Bicycle Mechanics - Help with french thread bottom brackets
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12-06-11, 01:16 AM
Hi, I've got an old 1981 Peugeot bike with a french thread bottom bracket, and the problem with it it's that the axis is too wide, 120 cm., so I would buy a narrower bottom bracket, but my question is if the only difference would be the wide of the axis, so that I could reuse the other parts, and replace only the axis, so I wouldn't need to buy another french thread bb. Many thanks.
12-06-11, 01:21 AM
Correct. If the cups are in good shape you can keep them and simply replace the spindle (or axis as you call it.) Not sure where you're posting from, perhaps it's called an axis elsewhere?
12-06-11, 02:00 AM
Yes if the cups are good you can just free ball a different axcel on what you have. Also if you have few bucks you could just buy one of the recently released Velo Orange bottom brackets for $50 made for this purpose.
12-06-11, 05:27 AM
Thank you both for your quick answers. The velo orange bottom bracket would be really awesome, but the cup from my drive side refuses to get loose and I can not remove it anyway. I've searched many bb's in amazon but I can not find an spindle (I'm from Spain, sorry I mistook axis for axle, in spanish both terms are the same: "eje", there are spindles but cannot be shipped here), would you know if it's possible to remove the spindle from any square type bottom bracket or are there only some kind in which would be possible, and which tool I would need? Really thanks.
12-06-11, 07:21 AM
You need to measure the spread between the races (or "shoulders" if that translates better) on the spindle you have. Campy Record spindles (depending on exactly where you measure on the race) are going to be about 50-52mm apart. Stronglights are going to be about 54-56mm apart. Other makes may be even a little different. So spindles are not entirely interchangeable. You also have offset/assymmetry to consider. On a Peugeot with a 120mm spindle, I'm guessing you have a Stronglight bottom bracket. These also have a drive-side offset. What crank are you trying to install?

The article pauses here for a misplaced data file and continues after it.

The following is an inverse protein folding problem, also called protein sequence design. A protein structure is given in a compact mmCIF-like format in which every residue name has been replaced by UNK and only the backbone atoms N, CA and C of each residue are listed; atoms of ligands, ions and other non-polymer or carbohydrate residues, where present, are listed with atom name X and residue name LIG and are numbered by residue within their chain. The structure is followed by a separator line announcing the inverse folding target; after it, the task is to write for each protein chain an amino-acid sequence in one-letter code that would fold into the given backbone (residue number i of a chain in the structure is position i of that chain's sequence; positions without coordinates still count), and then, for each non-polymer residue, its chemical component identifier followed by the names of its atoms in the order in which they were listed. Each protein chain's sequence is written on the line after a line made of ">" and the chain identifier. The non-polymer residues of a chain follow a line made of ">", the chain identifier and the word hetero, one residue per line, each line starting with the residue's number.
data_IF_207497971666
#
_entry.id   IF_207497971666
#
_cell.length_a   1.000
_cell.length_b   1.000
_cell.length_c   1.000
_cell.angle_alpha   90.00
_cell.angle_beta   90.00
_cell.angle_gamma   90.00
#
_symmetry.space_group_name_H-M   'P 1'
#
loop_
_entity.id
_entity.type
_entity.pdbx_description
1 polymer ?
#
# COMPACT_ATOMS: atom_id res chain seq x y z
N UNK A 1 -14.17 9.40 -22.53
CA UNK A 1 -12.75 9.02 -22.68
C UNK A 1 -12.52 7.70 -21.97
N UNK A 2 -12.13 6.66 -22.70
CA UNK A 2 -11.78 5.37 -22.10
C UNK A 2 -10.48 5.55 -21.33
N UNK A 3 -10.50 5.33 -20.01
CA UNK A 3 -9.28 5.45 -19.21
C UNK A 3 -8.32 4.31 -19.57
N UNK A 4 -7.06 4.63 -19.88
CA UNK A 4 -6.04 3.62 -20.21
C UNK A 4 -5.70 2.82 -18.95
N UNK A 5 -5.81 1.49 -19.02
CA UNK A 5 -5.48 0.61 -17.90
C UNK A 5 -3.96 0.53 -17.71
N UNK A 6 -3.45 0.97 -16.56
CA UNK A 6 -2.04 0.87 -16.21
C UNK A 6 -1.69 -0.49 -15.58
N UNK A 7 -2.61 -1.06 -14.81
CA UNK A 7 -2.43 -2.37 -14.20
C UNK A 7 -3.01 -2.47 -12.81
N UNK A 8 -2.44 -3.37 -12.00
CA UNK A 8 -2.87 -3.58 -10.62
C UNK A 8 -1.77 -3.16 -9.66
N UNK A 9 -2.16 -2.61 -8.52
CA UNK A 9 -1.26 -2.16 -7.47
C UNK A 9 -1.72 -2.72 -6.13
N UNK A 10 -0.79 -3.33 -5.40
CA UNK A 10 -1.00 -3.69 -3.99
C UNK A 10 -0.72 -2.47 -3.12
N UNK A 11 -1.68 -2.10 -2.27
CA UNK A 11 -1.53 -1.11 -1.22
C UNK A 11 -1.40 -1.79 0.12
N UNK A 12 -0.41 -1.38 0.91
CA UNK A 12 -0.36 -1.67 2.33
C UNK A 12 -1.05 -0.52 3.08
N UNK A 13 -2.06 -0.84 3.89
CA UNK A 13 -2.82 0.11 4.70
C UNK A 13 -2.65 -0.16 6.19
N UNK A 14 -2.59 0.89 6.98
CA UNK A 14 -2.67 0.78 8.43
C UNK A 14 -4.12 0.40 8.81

As an example of how you sometimes have to piece things together (but not a French bike), my avatar picture is a Stronglight crank (requiring a 118mm ISO spindle) mated with a Stronglight spindle, but with Campy Victory (thin/non-rifled) cups; all because I could not find any English-threaded Stronglight cups. But Campy record cups would not work - and Campy Record spindles were not long enough.
12-06-11, 08:14 AM
Thanks, yes I am aware of that sizing, in the meantime I've learnt that my drive side doesn't loose probable because has been used a thread-locker, also the cause been probably what www.sheldonbrown (http://www.sheldonbrown) says about the right threading in the right side been prone to loose.
In the park tool site also i've seen that I would need an adjustable type, in opposition to a cartridge type, but it seems that the adustable type is older and I don't know of any one.
At least I've found all I need in bikeparts, Thanks and cheers.
12-07-11, 10:48 PM
If you need a shorter axle, and the cup races are in good shape, get a 118mm Stronglight axle. They pop up from time to time on e-Bay for <$20.
+1 on the coment about Stronglight double cranks needing at least 118mm long spindles. That is what is typically used on that brand crank, I suspect TA cranks will be similar. If you are going with a non-Stronglight, non-French ISO tapered crank, you might need a spindle legnth more towards 110 to 113mm. So be careful before deciding which legnth spindle to get. 120mm and longer is usually used on triple cranks.
There's a lot of used and new Stronglight spindles of different legnths that go for auction at eBay too.
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